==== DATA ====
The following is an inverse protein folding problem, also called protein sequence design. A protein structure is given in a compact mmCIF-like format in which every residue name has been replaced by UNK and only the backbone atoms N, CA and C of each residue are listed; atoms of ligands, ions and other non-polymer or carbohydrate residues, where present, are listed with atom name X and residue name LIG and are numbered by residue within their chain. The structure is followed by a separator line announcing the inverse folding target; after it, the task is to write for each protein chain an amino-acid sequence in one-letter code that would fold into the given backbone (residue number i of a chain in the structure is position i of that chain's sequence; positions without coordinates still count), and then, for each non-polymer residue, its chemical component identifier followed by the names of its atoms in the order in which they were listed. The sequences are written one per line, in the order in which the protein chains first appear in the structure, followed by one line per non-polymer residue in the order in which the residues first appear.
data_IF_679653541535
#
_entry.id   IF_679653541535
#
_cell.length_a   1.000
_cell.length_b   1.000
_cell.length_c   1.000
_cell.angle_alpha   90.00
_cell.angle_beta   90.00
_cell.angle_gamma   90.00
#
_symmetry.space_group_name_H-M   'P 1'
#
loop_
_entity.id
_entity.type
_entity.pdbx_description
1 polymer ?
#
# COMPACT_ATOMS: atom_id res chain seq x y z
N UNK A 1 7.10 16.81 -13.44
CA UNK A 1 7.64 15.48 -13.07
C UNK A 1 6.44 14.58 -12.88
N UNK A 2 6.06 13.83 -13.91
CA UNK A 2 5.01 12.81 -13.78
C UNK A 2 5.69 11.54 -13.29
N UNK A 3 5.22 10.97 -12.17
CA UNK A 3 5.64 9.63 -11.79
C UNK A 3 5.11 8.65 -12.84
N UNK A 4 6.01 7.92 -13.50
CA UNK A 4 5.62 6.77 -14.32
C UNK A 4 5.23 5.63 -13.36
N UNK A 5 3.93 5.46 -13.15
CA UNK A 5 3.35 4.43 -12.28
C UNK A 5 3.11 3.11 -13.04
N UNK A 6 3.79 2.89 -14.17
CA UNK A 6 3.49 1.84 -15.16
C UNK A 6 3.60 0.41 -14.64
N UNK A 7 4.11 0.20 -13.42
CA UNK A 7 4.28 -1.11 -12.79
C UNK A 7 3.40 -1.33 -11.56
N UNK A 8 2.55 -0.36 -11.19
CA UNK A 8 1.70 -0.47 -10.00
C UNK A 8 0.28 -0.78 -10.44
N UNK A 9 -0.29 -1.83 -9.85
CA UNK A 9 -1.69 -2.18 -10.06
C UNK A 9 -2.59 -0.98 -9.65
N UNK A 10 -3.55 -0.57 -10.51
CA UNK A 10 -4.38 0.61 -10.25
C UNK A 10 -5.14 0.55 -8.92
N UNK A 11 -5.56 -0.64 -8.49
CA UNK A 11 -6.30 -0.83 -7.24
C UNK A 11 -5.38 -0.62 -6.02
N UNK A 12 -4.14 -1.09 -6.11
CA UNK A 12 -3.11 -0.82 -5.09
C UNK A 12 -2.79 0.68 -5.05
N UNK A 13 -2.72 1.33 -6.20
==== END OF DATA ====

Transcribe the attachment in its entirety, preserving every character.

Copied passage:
The following is an inverse protein folding problem, also called protein sequence design. A protein structure is given in a compact mmCIF-like format in which every residue name has been replaced by UNK and only the backbone atoms N, CA and C of each residue are listed; atoms of ligands, ions and other non-polymer or carbohydrate residues, where present, are listed with atom name X and residue name LIG and are numbered by residue within their chain. The structure is followed by a separator line announcing the inverse folding target; after it, the task is to write for each protein chain an amino-acid sequence in one-letter code that would fold into the given backbone (residue number i of a chain in the structure is position i of that chain's sequence; positions without coordinates still count), and then, for each non-polymer residue, its chemical component identifier followed by the names of its atoms in the order in which they were listed. The sequences are written one per line, in the order in which the protein chains first appear in the structure, followed by one line per non-polymer residue in the order in which the residues first appear.
data_IF_679653541535
#
_entry.id   IF_679653541535
#
_cell.length_a   1.000
_cell.length_b   1.000
_cell.length_c   1.000
_cell.angle_alpha   90.00
_cell.angle_beta   90.00
_cell.angle_gamma   90.00
#
_symmetry.space_group_name_H-M   'P 1'
#
loop_
_entity.id
_entity.type
_entity.pdbx_description
1 polymer ?
#
# COMPACT_ATOMS: atom_id res chain seq x y z
N UNK A 1 7.10 16.81 -13.44
CA UNK A 1 7.64 15.48 -13.07
C UNK A 1 6.44 14.58 -12.88
N UNK A 2 6.06 13.83 -13.91
CA UNK A 2 5.01 12.81 -13.78
C UNK A 2 5.69 11.54 -13.29
N UNK A 3 5.22 10.97 -12.17
CA UNK A 3 5.64 9.63 -11.79
C UNK A 3 5.11 8.65 -12.84
N UNK A 4 6.01 7.92 -13.50
CA UNK A 4 5.62 6.77 -14.32
C UNK A 4 5.23 5.63 -13.36
N UNK A 5 3.93 5.46 -13.15
CA UNK A 5 3.35 4.43 -12.28
C UNK A 5 3.11 3.11 -13.04
N UNK A 6 3.79 2.89 -14.17
CA UNK A 6 3.49 1.84 -15.16
C UNK A 6 3.60 0.41 -14.64
N UNK A 7 4.11 0.20 -13.42
CA UNK A 7 4.28 -1.11 -12.79
C UNK A 7 3.40 -1.33 -11.56
N UNK A 8 2.55 -0.36 -11.19
CA UNK A 8 1.70 -0.47 -10.00
C UNK A 8 0.28 -0.78 -10.44
N UNK A 9 -0.29 -1.83 -9.85
CA UNK A 9 -1.69 -2.18 -10.06
C UNK A 9 -2.59 -0.98 -9.65
N UNK A 10 -3.55 -0.57 -10.51
CA UNK A 10 -4.38 0.61 -10.25
C UNK A 10 -5.14 0.55 -8.92
N UNK A 11 -5.56 -0.64 -8.49
CA UNK A 11 -6.30 -0.83 -7.24
C UNK A 11 -5.38 -0.62 -6.02
N UNK A 12 -4.14 -1.09 -6.11
CA UNK A 12 -3.11 -0.82 -5.09
C UNK A 12 -2.79 0.68 -5.05
N UNK A 13 -2.72 1.33 -6.20